5. Conclusions

This paper focused on the spatial distribution of flood-related fatalities in the Mediterranean Basin through the MEFF DB. The added value of the MEFF DB is that the records of the dataset are not flood events (with an attributed number of fatality), but fatalities themselves. Similar databases like the DISASTER DB ( in Portugal are being integrated with the MEFF DB. An accurate mapping of fatality cases can be drawn thanks to the geolocation of each fatality case. Over the six regions/countries making up the MEFF DB, 1809 fatalities have been registered, of which 1763 are accurately located.
It appears that for the whole basin, the mean annual fatality rate is 0.5 fatalities per million inhabitants. The fatality rate has been mapped at different spatial levels (NUTS 3, grid, and catchment areas). Each level of analysis reveals specific geographical structures. Across the Basin and at the large mesh of the NUTS 3 administrative units, we observe a negative west–east gradient of F. F is around 1.0 in Southern France, 0.6 in the Balearic Islands, and below 0.5 in Greece and Turkey. We also observe a shifting of the mortality peak in the later fall season. The mortality peak occurs in early autumn in the western Mediterranean Sea and in November in the eastern Basin (Greece, Turkey). This spatial variability is consistent with what we know about the spatial-temporal distribution of intense rainfall events across the Mediterranean Basin. The case of Turkey is interesting, as this country covers several climatic areas [83]. The seasonal distribution of deaths shows that they mainly occur in summer in the eastern part of the Turkey and in autumn in the western part (Figure 11 and Figure 12). Therefore, this confirms the relationship between mortality and climate, especially through the seasonal distribution.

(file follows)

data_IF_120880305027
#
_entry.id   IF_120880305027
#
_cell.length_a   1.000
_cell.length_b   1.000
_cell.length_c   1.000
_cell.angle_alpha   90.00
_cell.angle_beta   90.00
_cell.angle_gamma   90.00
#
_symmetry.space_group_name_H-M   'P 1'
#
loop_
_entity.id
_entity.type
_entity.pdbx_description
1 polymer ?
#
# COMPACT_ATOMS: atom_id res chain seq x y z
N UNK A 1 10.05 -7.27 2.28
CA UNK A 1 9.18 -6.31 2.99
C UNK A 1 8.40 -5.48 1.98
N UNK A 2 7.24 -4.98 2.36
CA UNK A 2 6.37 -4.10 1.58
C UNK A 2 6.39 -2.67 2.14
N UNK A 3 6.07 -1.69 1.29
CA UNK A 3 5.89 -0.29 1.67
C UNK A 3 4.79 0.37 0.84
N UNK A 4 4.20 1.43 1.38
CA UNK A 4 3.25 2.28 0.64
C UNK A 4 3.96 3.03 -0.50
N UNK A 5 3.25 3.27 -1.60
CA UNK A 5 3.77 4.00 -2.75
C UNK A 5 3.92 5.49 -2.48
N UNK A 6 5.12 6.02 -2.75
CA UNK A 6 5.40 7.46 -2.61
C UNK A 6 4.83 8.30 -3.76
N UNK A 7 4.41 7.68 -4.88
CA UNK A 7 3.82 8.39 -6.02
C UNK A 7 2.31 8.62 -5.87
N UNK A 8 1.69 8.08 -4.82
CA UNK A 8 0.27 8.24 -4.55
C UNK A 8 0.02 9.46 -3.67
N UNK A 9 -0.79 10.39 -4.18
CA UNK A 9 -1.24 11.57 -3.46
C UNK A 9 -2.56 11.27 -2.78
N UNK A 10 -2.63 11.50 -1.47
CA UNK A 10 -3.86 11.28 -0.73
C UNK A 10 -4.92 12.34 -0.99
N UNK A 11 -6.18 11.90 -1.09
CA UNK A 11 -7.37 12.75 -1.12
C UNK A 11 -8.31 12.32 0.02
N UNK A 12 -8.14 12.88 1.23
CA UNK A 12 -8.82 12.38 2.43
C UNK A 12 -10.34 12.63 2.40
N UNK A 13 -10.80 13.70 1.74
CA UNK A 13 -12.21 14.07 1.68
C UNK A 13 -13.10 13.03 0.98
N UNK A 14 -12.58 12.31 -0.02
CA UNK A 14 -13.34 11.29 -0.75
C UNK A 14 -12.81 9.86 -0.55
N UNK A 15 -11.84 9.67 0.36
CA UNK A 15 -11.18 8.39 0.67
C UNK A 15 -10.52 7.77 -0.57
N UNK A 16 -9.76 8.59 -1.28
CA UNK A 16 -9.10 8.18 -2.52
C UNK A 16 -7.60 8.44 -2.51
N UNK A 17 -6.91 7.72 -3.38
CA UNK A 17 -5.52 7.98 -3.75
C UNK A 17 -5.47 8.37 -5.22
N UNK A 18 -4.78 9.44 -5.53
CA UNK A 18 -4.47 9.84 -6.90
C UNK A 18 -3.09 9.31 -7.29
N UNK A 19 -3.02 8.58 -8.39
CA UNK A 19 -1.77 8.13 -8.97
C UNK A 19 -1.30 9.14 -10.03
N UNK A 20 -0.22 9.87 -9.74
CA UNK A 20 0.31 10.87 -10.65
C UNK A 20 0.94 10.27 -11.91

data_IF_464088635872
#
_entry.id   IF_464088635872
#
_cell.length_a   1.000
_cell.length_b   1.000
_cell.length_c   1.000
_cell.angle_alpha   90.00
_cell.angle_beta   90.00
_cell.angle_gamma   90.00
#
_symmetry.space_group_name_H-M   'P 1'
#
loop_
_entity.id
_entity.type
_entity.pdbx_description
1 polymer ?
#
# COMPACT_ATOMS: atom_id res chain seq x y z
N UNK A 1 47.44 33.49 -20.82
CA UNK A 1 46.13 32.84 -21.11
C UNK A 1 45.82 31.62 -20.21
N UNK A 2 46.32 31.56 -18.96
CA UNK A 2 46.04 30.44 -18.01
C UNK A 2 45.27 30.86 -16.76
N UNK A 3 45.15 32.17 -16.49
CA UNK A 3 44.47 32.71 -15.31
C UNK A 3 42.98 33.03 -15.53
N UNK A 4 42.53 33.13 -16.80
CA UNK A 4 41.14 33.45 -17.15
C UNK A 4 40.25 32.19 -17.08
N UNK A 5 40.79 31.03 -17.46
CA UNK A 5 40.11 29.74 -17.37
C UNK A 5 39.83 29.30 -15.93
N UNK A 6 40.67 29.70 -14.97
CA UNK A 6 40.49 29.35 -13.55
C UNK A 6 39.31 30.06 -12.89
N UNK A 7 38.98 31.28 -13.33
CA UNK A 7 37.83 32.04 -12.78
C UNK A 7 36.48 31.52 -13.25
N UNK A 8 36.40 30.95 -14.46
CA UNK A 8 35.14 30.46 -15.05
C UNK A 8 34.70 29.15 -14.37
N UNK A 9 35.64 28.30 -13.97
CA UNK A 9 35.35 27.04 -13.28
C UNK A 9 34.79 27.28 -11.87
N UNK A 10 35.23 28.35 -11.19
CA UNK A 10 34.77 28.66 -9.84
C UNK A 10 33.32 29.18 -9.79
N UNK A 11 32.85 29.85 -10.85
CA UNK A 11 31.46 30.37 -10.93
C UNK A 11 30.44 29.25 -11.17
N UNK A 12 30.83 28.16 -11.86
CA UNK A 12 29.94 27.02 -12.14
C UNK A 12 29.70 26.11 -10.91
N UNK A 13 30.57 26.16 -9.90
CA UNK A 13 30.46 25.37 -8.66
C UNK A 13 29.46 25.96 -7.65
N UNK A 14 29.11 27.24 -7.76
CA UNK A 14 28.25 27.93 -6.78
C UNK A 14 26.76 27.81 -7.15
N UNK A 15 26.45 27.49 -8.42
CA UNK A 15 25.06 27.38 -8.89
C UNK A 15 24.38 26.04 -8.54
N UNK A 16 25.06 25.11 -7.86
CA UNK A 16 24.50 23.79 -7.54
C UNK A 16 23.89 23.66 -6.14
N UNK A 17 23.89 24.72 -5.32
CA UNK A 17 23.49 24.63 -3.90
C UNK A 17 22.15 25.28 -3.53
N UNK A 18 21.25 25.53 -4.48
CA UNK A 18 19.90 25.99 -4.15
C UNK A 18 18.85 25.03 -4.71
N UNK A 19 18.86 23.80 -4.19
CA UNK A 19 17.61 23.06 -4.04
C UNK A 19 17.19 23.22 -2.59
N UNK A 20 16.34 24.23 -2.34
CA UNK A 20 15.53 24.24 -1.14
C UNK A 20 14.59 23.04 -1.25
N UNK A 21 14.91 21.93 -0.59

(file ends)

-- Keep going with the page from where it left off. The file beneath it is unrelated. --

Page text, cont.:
The density of fatal events is related to population density and to the geographic situation of each region. France and Catalonia undergo a high number of fatal events because they are located in the western part of the Mediterranean Basin, which is more exposed to huge rainfall events than the eastern Basin. Moreover, high population densities also explain the high number of fatal flood events. Nevertheless, those two drivers (rainfall frequency and dense population) do not influence the average number of deaths per event. The efficiency of prevention might influence this former feature, but accurate comparisons are required to argue on this assumption.
The 20 × 20 km mesh grid is relevant to show spatial discrepancies in flood-related mortality at the local level, where the density of fatalities is sufficient. In Southern France and Catalonia, F is highest in the hinterland areas, several kilometers back to the coastline. Conversely, maps do not result in relevant conclusions at the scale of catchments where F is too dependent on deadliest historical flood events.